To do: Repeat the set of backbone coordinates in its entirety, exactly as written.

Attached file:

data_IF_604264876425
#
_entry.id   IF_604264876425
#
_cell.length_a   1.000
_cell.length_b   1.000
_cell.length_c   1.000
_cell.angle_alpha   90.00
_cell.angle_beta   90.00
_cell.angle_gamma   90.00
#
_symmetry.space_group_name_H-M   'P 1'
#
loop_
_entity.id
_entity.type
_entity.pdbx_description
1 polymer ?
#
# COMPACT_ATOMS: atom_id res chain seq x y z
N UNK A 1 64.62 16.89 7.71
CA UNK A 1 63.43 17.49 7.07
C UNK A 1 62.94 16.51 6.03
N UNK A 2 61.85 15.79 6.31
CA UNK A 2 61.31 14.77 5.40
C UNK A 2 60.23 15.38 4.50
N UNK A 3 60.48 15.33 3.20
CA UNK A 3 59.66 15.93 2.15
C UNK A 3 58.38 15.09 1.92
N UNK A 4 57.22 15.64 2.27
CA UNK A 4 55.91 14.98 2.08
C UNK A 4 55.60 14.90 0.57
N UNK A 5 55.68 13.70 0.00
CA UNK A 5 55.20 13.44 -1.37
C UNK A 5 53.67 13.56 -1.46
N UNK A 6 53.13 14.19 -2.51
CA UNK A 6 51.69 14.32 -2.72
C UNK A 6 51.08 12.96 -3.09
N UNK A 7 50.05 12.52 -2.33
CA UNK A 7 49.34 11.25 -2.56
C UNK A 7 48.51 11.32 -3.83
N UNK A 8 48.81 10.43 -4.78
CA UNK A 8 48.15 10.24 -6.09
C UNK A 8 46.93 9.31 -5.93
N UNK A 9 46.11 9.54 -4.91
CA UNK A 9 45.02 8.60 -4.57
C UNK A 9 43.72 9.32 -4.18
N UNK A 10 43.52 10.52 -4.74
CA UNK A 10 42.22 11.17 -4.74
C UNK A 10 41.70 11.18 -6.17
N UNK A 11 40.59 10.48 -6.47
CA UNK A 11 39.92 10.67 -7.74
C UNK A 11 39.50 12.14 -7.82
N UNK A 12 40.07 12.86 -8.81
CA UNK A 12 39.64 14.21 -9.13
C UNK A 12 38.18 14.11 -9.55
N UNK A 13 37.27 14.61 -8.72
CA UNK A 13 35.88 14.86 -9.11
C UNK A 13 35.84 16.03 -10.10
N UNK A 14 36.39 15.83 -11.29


data_IF_604264876425
#
_entry.id   IF_604264876425
#
_cell.length_a   1.000
_cell.length_b   1.000
_cell.length_c   1.000
_cell.angle_alpha   90.00
_cell.angle_beta   90.00
_cell.angle_gamma   90.00
#
_symmetry.space_group_name_H-M   'P 1'
#
loop_
_entity.id
_entity.type
_entity.pdbx_description
1 polymer ?
#
# COMPACT_ATOMS: atom_id res chain seq x y z
N UNK A 1 64.62 16.89 7.71
CA UNK A 1 63.43 17.49 7.07
C UNK A 1 62.94 16.51 6.03
N UNK A 2 61.85 15.79 6.31
CA UNK A 2 61.31 14.77 5.40
C UNK A 2 60.23 15.38 4.50
N UNK A 3 60.48 15.33 3.20
CA UNK A 3 59.66 15.93 2.15
C UNK A 3 58.38 15.09 1.92
N UNK A 4 57.22 15.64 2.27
CA UNK A 4 55.91 14.98 2.08
C UNK A 4 55.60 14.90 0.57
N UNK A 5 55.68 13.70 0.00
CA UNK A 5 55.20 13.44 -1.37
C UNK A 5 53.67 13.56 -1.46
N UNK A 6 53.13 14.19 -2.51
CA UNK A 6 51.69 14.32 -2.72
C UNK A 6 51.08 12.96 -3.09
N UNK A 7 50.05 12.52 -2.33
CA UNK A 7 49.34 11.25 -2.56
C UNK A 7 48.51 11.32 -3.83
N UNK A 8 48.81 10.43 -4.78
CA UNK A 8 48.15 10.24 -6.09
C UNK A 8 46.93 9.31 -5.93
N UNK A 9 46.11 9.54 -4.91
CA UNK A 9 45.02 8.60 -4.57
C UNK A 9 43.72 9.32 -4.18
N UNK A 10 43.52 10.52 -4.74
CA UNK A 10 42.22 11.17 -4.74
C UNK A 10 41.70 11.18 -6.17
N UNK A 11 40.59 10.48 -6.47
CA UNK A 11 39.92 10.67 -7.74
C UNK A 11 39.50 12.14 -7.82
N UNK A 12 40.07 12.86 -8.81
CA UNK A 12 39.64 14.21 -9.13
C UNK A 12 38.18 14.11 -9.55
N UNK A 13 37.27 14.61 -8.72
CA UNK A 13 35.88 14.86 -9.11
C UNK A 13 35.84 16.03 -10.10
N UNK A 14 36.39 15.83 -11.29